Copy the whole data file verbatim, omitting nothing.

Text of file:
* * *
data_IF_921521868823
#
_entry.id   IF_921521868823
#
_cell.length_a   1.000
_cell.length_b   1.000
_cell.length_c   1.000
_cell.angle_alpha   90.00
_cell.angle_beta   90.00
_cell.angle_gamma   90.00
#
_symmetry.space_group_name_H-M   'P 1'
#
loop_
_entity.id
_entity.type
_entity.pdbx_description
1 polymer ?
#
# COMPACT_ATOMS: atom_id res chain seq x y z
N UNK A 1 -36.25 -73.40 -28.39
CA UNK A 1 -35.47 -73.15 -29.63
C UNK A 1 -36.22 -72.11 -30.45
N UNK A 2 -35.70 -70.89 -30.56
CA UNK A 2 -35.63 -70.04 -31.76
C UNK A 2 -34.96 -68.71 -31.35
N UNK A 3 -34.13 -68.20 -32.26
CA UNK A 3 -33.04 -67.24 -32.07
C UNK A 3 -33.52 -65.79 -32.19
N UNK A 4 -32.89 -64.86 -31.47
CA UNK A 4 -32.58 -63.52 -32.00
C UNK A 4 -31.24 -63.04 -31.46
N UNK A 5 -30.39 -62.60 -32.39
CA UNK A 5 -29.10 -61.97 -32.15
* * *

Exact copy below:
data_IF_921521868823
#
_entry.id   IF_921521868823
#
_cell.length_a   1.000
_cell.length_b   1.000
_cell.length_c   1.000
_cell.angle_alpha   90.00
_cell.angle_beta   90.00
_cell.angle_gamma   90.00
#
_symmetry.space_group_name_H-M   'P 1'
#
loop_
_entity.id
_entity.type
_entity.pdbx_description
1 polymer ?
#
# COMPACT_ATOMS: atom_id res chain seq x y z
N UNK A 1 -36.25 -73.40 -28.39
CA UNK A 1 -35.47 -73.15 -29.63
C UNK A 1 -36.22 -72.11 -30.45
N UNK A 2 -35.70 -70.89 -30.56
CA UNK A 2 -35.63 -70.04 -31.76
C UNK A 2 -34.96 -68.71 -31.35
N UNK A 3 -34.13 -68.20 -32.26
CA UNK A 3 -33.04 -67.24 -32.07
C UNK A 3 -33.52 -65.79 -32.19
N UNK A 4 -32.89 -64.86 -31.47
CA UNK A 4 -32.58 -63.52 -32.00
C UNK A 4 -31.24 -63.04 -31.46
N UNK A 5 -30.39 -62.60 -32.39
CA UNK A 5 -29.10 -61.97 -32.15